As the two generals were trying to relax and enjoy their post-prandial coffee and cigarettes, Ike’s chief of intelligence brought in the very latest appreciation of the enemy’s strength, compiled from both ULTRA decryptions and POW interrogations. What the generals read in these new documents was almost impossible to believe: in just the first 36 hours of the German offensive, Allied intelligence had positively identified TWENTY FOUR apparently fresh German divisions taking part in the attack. Bradley digested the numbers with a look of disgust. Three weeks ago HIS intelligence experts didn’t think Hitler even HAD 24 fresh divisions, not anywhere along the whole western front. Now Bradley’s 12th Army Group was fighting for its life against SS panzer formations that supposedly did not exist!
Paper-clipped to the intel sheets was the most recent authenticated snapshot of Adolph Hitler and he certainly didn’t look like a feeble-minded, terminally ill old man (as the persistent rumors about throat cancer had long suggested). On the contrary, he looked as hale, sharp-eyed, and dangerous as he had during his prime. That image in itself was bad news. Both Bradley and Eisenhower had fully expected to wrap up the European war in a matter of two or three months and both men were enormously eager to go home. Now it looked as though their war was far from winding down, much less coming to a victorious end, and the hated Nazi dictator was positively glowing with vitality.
Suddenly Bradley’s hand lashed out and he smacked Hitler’s image angrily across its nose, growling: “Where did this little son of a bitch find so much troop strength?”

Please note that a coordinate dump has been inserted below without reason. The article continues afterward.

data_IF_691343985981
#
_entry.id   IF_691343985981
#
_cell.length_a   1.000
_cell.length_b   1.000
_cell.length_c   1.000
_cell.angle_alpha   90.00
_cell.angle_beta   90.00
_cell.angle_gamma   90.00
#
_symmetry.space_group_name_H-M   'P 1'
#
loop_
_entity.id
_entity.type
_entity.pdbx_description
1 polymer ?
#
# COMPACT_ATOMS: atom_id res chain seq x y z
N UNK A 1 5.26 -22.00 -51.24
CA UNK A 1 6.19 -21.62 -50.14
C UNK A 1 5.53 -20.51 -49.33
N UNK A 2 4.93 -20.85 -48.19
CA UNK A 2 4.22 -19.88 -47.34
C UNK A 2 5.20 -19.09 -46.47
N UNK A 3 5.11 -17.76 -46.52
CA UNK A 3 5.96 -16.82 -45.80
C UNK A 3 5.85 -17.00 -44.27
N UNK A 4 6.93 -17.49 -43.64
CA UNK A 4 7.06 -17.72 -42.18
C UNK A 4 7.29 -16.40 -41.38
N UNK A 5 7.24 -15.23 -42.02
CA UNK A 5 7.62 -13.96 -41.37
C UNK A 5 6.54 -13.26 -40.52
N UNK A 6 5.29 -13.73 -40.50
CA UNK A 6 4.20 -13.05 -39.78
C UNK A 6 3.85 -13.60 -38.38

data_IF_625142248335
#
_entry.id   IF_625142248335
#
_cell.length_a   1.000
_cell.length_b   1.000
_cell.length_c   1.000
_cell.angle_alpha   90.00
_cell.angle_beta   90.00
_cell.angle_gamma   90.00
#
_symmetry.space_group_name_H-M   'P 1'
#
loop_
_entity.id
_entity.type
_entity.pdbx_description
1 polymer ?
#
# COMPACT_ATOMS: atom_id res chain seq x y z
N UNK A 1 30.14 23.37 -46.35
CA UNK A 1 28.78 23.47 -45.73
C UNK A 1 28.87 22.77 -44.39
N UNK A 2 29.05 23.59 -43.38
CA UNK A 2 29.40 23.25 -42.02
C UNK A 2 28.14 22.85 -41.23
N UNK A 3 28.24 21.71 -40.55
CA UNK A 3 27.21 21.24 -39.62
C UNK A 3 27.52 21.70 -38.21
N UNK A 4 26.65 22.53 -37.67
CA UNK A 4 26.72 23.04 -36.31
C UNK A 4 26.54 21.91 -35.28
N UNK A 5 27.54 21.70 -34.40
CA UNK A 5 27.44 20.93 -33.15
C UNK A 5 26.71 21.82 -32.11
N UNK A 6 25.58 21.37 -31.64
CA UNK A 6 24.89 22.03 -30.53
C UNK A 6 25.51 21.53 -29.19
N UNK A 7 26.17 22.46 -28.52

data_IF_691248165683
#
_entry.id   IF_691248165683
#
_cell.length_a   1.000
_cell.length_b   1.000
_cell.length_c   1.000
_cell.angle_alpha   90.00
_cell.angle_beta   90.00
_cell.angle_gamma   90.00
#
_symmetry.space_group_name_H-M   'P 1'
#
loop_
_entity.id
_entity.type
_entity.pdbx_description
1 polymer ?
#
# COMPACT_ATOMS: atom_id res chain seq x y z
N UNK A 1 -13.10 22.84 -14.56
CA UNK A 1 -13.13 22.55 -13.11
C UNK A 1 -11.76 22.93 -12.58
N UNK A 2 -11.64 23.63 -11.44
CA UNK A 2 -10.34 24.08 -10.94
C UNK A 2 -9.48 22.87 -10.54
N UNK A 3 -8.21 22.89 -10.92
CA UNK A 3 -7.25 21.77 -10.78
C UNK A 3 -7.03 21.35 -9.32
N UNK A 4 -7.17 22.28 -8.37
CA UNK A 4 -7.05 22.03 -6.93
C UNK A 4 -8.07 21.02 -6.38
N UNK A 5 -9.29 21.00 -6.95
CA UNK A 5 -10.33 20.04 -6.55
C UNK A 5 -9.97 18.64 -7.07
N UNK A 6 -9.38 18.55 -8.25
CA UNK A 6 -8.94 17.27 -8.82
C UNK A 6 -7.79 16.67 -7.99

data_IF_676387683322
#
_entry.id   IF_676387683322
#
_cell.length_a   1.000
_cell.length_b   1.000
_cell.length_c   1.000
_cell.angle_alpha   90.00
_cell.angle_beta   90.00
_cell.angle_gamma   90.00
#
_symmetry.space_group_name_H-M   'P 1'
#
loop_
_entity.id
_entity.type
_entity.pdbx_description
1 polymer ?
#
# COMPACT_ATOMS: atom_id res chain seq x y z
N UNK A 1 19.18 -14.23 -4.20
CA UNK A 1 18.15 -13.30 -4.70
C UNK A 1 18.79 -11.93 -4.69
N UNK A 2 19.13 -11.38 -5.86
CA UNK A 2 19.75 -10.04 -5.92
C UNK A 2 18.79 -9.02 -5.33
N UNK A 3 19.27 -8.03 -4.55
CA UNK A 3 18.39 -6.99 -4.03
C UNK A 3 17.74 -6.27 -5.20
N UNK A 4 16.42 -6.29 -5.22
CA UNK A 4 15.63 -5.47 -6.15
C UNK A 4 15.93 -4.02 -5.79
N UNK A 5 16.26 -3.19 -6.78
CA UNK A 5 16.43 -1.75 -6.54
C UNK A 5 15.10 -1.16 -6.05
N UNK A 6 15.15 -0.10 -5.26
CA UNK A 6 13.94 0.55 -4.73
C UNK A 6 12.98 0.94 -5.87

Well, it hadn’t been easy and it hadn’t been quick, but find them the little S.O.B. had; and he had also managed to give them a lot of excellent equipment to fight with. Moreover, by a combination of iron-clad security procedures and masterful camouflage, he had concealed both the scale and disposition of his attacking units from Allied detection despite the total sir supremacy they enjoyed, and even despite their ability to decipher coded German radio traffic. In fact, to make sure no hint of his intentions went out through the air waves, Hitler forbade ANY orders pertaining to the Ardennes operation, no matter how routine or innocuous-looking, from being transmitted by wireless; directives were issued either in person, in the form of hand-delivered memos, or over short, utterly secure telephone circuits. A few vaguely worried-sounding reports had come in, from pilots flying recon missions, concerning some unusually big formations of German heavy stuff they’d spotted under snow-sheet camouflage tarps or hull-down under the ice-capped fir trees, but there was no coherent pattern to these reports which might have indicated the true magnitude of the threat. At worst, they were regarded as signs of possible German “spoiling attacks” – something to keep an eye on, surely, but nothing remotely as dangerous as the avalanche Hitler was really planning to unleash, just as soon as his meteorologists could predict, with reasonable certainty, a period of foul weather lasting long enough to neutralize the defenders’ air power.